…. amidst all the streets named after English dukes, is there a Kruger Drive and a Chandler Drive? Near the Craighall Park Hotel on Westminster Drive  Sam Kruger owned the City Boot Factory and so Kruger drive was named Kruger Drive after him. (Anna Smith Johannesburg Street Names p. 282). 

Chandler & Co was one of the earliest brewery’s established on the Rand – established in Ophirton in 1887. There was a long British  (and so colonial) tradition of breweries (prior to the late 1950s) being linked to what were known as “tied houses”. These were hotels which were linked to the brewery and could only sell their beer. Chandler’s Brewery supplied the Craighall Hotel.  (Smith p. 81)

Where was the Craighall Park hotel?

Many Joburgers will remember the Colony Hotel which stood where the Colony Centre is now. However, Craighall’s original hotel was located closer to Cambridge Ave with its main entrance on Westminster Drive. Given the distance of Craighall from the city, many people made the journey for a day’s outing or even to spend the weekend at the hotel. 

Craighall Park Hotel The Ideal Health and Pleasure Resort
Craighall Hotel.  Source: Like It Was The Star 100 years in Johannesburg 1887-1987 p. 54

And at the bottom of the hill was the Rattray’s  Lake where the hotel had an annexe – a wood and iron building with a wooden railed stoep surrounding the building.  Trips in a one-horse trap were organized by the Craighall Park hotel management so that guests could relax by the lake for afternoon tea or evening drinks, with live music from military bands. (Timmermans 2016)

Rattray’s Dam a popular duck shooting and fishing spot. Source: “Like It Was” The Star 100 years in Johannesburg 1887-1987 p. 54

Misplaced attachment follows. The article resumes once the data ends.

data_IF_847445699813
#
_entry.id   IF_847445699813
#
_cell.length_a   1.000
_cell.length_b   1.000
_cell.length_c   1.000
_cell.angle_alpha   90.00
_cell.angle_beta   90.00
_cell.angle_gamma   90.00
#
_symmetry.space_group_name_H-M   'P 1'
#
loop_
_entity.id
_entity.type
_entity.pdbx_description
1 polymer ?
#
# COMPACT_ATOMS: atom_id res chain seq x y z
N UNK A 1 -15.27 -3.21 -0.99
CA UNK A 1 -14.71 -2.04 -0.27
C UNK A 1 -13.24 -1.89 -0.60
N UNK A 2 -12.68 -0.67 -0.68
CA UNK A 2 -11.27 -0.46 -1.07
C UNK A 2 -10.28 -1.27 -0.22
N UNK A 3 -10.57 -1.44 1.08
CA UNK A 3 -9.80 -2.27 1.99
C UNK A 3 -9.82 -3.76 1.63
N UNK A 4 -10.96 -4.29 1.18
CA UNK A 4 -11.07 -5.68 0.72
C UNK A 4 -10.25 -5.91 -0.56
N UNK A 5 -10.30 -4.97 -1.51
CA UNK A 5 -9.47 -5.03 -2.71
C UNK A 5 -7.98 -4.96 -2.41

According to Smith, Sam Kruger of City Boot fame, also owned the local hotel in the early days.  According to Men of the Times 1905 (page 318) the Craighall Park Hotel was once Rattray’s private residence.  Did Rattray sell to Kruger? It is also not clear whether this private home refers to the hotel at the top of the hill or the annexe on the dam at the Spruit at the bottom of the hill. 

In the 1950s one of the original weirs of Rattray’s Dam still existed (on the east side of Conrad Drive). 

Jane Gurney crossing the weir 1950s. This weir, much larger than the current one on the west of Conrad Drive, is no longer extant.
Current weir on the Braamfontein Spruit on the east side of Conrad Drive 

From ox wagons to speed bumps

At the turn of the 20th Century, one of the main routes from Johannesburg to Pretoria, the old Pretoria Road went straight through Craighall Park.  In 1917 it was decided to rename this main artery as well as the other Pretoria route further east, to Jan Smuts and Louis Botha respectively. The oxen outspanned at the bottom of Craighall near the spruit and on the journey from Pretoria to Johannesburg would usually have to in-span a new set of oxen for the long uphill journey into town. To help mitigate the fascist hill directly up Jan Smuts from the Buckingham intersection to current Hyde Park, the ox wagons and mail-coaches would follow Buckingham Ave which, although longer, at least followed the contours of the hill and so eased the arduous climb.  

And now we have speed bumps on suburban through-roads to slow speeding vehicles. And instead of avoiding riderless bikes hurtling down Grosvenor Ave, we have to dodge oncoming taxis!